Harris States it Plain

Essays like this must be the reason I am a fan of Sam Harris.

While the United States has suffered the worst recession in living memory, I find that I have very few financial concerns. Many of my friends are in the same position: Most of us attended private schools and good universities, and we will be able to provide these same opportunities to our own children. No one in my immediate circle has a family member serving in Afghanistan or Iraq. In fact, in the aftermath of September 11th, 2001, the only sacrifice we were asked to make for our beloved country was to go shopping. Nearly a decade has passed, with our nation’s influence and infrastructure crumbling by the hour, and yet those of us who have been so fortunate as to actually live the American dream–rather than merely dream it–have been spared every inconvenience. Now we are told that we will soon receive a large tax cut for all our troubles. What is the word for the feeling this provokes in me? Imagine being safely seated in lifeboat, while countless others drown, only to learn that another lifeboat has been secured to take your luggage to shore…

The essay is quite long, and I would quibble with some of his remarks about education, but it is well worth reading the whole thing.

Comments

  1. #1 IanW
    December 30, 2010

    I don’t think Sam Harris would state it plain. I think he would state it plainly….

  2. #2 david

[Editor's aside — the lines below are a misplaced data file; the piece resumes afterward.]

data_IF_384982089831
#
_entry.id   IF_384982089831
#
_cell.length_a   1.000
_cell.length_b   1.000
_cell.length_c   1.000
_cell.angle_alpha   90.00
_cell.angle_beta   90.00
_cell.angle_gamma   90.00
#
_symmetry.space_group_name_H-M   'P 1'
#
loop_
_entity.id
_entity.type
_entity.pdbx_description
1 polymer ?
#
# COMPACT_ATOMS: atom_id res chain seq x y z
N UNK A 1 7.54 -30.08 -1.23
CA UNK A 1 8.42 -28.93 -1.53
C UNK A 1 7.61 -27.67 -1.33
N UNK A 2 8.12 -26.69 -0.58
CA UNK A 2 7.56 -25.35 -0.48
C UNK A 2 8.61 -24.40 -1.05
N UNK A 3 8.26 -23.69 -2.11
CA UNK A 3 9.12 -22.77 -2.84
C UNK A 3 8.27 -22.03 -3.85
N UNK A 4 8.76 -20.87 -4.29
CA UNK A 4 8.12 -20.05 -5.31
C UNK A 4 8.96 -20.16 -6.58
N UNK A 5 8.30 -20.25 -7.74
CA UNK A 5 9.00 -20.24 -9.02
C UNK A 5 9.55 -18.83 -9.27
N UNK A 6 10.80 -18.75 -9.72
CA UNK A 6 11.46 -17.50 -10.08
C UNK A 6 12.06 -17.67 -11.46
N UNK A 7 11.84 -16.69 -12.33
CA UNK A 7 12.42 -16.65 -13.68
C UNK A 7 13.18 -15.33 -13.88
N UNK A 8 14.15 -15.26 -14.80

December 30, 2010

    @ #1

    We know about -ly IanW. But “plain” here is a type of figure of speech in which obviously one form is substituted for another, which adds emphasis and irony not present in “plainly.” You be listening? The living language, like the language of Shakespeare, can go trippingly on the tongue for what’s needed to express, without regard for rules of the old teachers. The effectiveness of communication is, I venture, directly proportional to willingness to use figures of speech of all kinds, not understood and disdained by the old teachers— but well understood by the Elizabethans, for example, who had names for all of them, over double the frequent modern “list”.
    : )
    Plus, consider this : there would be no objection to saying, “Harris makes it plain.” So here, we are free to consider that “states” means “makes plain by stating,” unless we be one for whom rules mean more than communicating, hard up with which to put, as if none are.

  3. #3 BaldApe
    December 30, 2010

    #s 1 and 2,

    The deliberate use of poor grammar is useful in implying that any idiot could see the point being made, as in “It ain’t gonna happen.”

    As to Harris’s argument, I would quibble with one thing: the idea that the wealthy might be entitled to their share of America’s wealth because “they earned it.”

    Their companies earned it. Because of the greater negotiating power of management than that of workers, they take a larger share of the wealth earned by their company than might fairly be considered theirs.

    ISTM that two things are to blame for this: weakening of trade unions, and lower top marginal tax rates. If top managers are facing a tax rate of 70 to 95% on additional income, and can increase the productivity of their company by attracting better workers, they might be more inclined to reward increasing worker productivity with better pay.